Alhambra Unified School District

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ELAC Scientists Helped Brightwood Kindergartners Prepare for Historic Solar Eclipse

As eclipse enthusiasts across the country were preparing to view the recent solar eclipse, Brightwood’s youngest students had the benefit of learning about it from some local experts. Three members of the East Los Angeles College (ELAC) Physics and Astronomy Club (EPAC) visited Brightwood’s four kindergarten classes a few days before the big event to explain what an eclipse is, teach students to make a pinhole viewer, demonstrate how a telescope works, and also give students tips to safely view the effects of the eclipse. EPAC president Braulio Gomez, along with members Rodrigo Vega and Joy Velasquez brought in a model of the earth, sun and moon to show the students how their rotations would cause the unique shadows of the eclipse. They may only be five years old, but the kindergartners seemed to understand the scientific explanation through the demonstration with the model. “I liked when they showed us the little earth and moon,” explained Ashlynn Chow. “They shined a flashlight which was the sun and that showed the shadow on the earth.”

 

After explaining the potential dangers of looking directly at the sun, the EPAC members showed the students how they could take simple household objects like paper, tape, aluminum foil, and a shoebox and safely look at the effects of the eclipse. Once the students took their shoebox pinhole viewer outside and were able to look inside, the students were impressed with what they saw. Many of them shared the same enthusiasm Nicolas Kiamzon had when he announced, “It’s so cool! The sunlight is inside the shoebox!”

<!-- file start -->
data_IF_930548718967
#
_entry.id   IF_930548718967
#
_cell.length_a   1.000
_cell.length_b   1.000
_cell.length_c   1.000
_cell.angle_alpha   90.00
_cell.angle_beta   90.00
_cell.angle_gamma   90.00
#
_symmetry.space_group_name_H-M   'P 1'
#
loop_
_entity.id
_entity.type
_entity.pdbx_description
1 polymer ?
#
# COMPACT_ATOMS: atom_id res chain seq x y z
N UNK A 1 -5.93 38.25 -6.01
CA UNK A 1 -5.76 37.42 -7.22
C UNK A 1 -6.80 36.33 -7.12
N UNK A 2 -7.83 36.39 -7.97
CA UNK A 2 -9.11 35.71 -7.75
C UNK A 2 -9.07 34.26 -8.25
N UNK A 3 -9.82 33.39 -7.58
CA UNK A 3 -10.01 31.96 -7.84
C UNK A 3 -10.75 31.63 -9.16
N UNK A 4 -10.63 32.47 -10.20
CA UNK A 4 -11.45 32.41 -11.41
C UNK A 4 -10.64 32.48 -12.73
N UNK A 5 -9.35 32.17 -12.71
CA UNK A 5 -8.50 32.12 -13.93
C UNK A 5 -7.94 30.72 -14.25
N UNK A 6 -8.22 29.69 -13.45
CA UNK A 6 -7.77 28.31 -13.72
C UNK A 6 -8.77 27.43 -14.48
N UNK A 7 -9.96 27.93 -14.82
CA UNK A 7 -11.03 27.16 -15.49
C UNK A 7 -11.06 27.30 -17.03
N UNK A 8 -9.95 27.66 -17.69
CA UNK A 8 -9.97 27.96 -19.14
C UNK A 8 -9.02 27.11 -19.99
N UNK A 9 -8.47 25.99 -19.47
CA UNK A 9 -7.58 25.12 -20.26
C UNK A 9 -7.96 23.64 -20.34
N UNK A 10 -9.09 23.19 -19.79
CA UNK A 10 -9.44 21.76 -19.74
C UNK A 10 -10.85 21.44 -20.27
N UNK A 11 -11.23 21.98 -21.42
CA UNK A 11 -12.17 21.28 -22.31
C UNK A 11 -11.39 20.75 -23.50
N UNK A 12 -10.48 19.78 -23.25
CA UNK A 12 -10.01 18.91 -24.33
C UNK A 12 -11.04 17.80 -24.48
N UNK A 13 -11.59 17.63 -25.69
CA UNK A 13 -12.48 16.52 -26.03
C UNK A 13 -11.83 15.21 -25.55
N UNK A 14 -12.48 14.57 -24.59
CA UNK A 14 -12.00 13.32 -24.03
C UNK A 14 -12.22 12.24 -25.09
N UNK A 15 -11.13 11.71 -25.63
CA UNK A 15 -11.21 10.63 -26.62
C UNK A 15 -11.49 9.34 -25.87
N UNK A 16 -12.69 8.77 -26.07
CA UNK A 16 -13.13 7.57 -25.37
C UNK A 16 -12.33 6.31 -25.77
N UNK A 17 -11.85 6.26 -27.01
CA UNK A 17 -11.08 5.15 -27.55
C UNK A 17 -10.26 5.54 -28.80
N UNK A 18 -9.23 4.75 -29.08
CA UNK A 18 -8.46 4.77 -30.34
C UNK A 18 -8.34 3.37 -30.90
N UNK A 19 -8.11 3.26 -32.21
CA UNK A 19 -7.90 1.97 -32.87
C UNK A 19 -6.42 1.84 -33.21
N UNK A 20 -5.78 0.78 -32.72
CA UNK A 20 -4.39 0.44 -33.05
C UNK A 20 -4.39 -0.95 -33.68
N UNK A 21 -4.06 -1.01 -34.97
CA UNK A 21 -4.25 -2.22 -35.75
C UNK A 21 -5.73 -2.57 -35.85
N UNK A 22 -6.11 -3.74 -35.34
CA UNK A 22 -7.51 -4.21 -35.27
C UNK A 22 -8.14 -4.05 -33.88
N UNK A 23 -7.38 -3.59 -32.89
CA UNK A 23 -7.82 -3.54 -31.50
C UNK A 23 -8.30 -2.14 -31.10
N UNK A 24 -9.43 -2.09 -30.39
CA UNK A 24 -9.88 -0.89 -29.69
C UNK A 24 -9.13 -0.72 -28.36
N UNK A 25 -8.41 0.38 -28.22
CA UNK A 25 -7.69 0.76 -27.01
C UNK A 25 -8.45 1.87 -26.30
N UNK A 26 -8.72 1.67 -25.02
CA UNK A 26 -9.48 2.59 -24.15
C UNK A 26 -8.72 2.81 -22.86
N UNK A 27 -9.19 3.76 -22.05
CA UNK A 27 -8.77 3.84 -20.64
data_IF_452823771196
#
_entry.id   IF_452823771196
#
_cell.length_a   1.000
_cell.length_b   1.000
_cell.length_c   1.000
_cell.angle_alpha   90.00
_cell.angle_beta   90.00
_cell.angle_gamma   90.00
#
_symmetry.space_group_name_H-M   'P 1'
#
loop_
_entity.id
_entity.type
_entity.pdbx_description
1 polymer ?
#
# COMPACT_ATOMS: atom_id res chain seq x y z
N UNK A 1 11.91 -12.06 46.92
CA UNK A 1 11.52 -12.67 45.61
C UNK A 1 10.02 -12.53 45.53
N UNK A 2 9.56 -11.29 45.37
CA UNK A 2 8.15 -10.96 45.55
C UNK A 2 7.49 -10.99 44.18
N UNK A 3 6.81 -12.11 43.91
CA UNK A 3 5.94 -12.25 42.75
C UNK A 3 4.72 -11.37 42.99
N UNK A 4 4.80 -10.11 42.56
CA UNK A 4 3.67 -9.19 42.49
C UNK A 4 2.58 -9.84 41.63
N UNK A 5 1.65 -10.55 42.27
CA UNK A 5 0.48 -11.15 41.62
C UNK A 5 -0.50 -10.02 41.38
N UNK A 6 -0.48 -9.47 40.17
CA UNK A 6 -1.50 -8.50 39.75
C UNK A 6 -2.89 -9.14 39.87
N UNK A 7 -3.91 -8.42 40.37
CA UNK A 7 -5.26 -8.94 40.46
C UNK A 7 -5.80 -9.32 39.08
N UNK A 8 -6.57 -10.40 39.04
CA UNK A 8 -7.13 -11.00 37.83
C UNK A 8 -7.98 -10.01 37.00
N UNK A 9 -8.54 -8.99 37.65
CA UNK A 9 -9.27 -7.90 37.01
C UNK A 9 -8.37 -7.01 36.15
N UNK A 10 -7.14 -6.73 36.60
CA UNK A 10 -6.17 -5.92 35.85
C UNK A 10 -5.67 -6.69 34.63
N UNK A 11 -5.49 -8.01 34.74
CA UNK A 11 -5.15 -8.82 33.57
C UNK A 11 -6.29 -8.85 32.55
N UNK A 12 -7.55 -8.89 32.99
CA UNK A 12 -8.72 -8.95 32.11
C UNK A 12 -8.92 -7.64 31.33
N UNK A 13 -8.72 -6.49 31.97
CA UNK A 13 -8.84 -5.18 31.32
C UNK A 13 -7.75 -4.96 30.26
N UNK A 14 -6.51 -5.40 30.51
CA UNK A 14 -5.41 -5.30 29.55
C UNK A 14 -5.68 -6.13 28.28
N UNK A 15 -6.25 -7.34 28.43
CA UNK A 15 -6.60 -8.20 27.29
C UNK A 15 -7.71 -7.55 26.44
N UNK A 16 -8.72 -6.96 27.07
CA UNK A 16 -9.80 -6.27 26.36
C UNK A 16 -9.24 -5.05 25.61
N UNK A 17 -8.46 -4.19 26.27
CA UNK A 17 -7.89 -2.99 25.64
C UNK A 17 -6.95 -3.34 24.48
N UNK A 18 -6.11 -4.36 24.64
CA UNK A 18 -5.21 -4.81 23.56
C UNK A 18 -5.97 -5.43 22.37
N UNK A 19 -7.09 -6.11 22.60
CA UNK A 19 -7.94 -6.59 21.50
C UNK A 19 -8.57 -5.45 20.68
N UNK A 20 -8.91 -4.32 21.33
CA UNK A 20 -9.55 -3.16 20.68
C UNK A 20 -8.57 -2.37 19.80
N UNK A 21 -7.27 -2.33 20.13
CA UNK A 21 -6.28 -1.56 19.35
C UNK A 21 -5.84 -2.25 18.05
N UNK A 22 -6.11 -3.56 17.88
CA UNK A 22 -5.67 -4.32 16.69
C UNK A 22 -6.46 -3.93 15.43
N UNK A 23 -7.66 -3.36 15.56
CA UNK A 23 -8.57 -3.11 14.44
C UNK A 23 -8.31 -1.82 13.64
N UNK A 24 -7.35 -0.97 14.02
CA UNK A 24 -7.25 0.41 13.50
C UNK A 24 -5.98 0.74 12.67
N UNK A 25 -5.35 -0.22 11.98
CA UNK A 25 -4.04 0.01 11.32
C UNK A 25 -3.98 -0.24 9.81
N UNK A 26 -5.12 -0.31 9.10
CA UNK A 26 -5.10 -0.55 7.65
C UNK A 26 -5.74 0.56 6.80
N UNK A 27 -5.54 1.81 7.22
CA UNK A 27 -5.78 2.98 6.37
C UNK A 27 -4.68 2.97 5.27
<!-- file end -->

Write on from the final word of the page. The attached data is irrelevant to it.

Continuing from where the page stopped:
Although the students knew they were not to look directly up at the eclipse, the EPAC members brought along a special telescope that allowed the students to safely view the sun through its protective lenses. Jonas Hanami was among the students who were very excited for this opportunity, “We got to see the sun through a telescope. It looked like a giant orange ball with some spots on it.”

 

After presenting to the students, Gomez, Vega and Velasquez quickly packed up and gave a short good-bye to their new friends as they headed to Oregon, where they would be experiencing the eclipse in totality. Brightwood’s kindergarten teachers were grateful that EPAC members took the time out of their busy schedule to give their students an introduction to the eclipse. They are hoping to have more opportunities for young men and women from the local community to share their goals and passions about science with their students. Not only did the students learn a lot, they also enjoyed the time they were able to spend with their new role models. It was obvious the students had a great time during their visit. “Meeting the scientists, working with the shoe box, and watching through the telescope…it was all so much fun!” proclaimed Thomas Liu.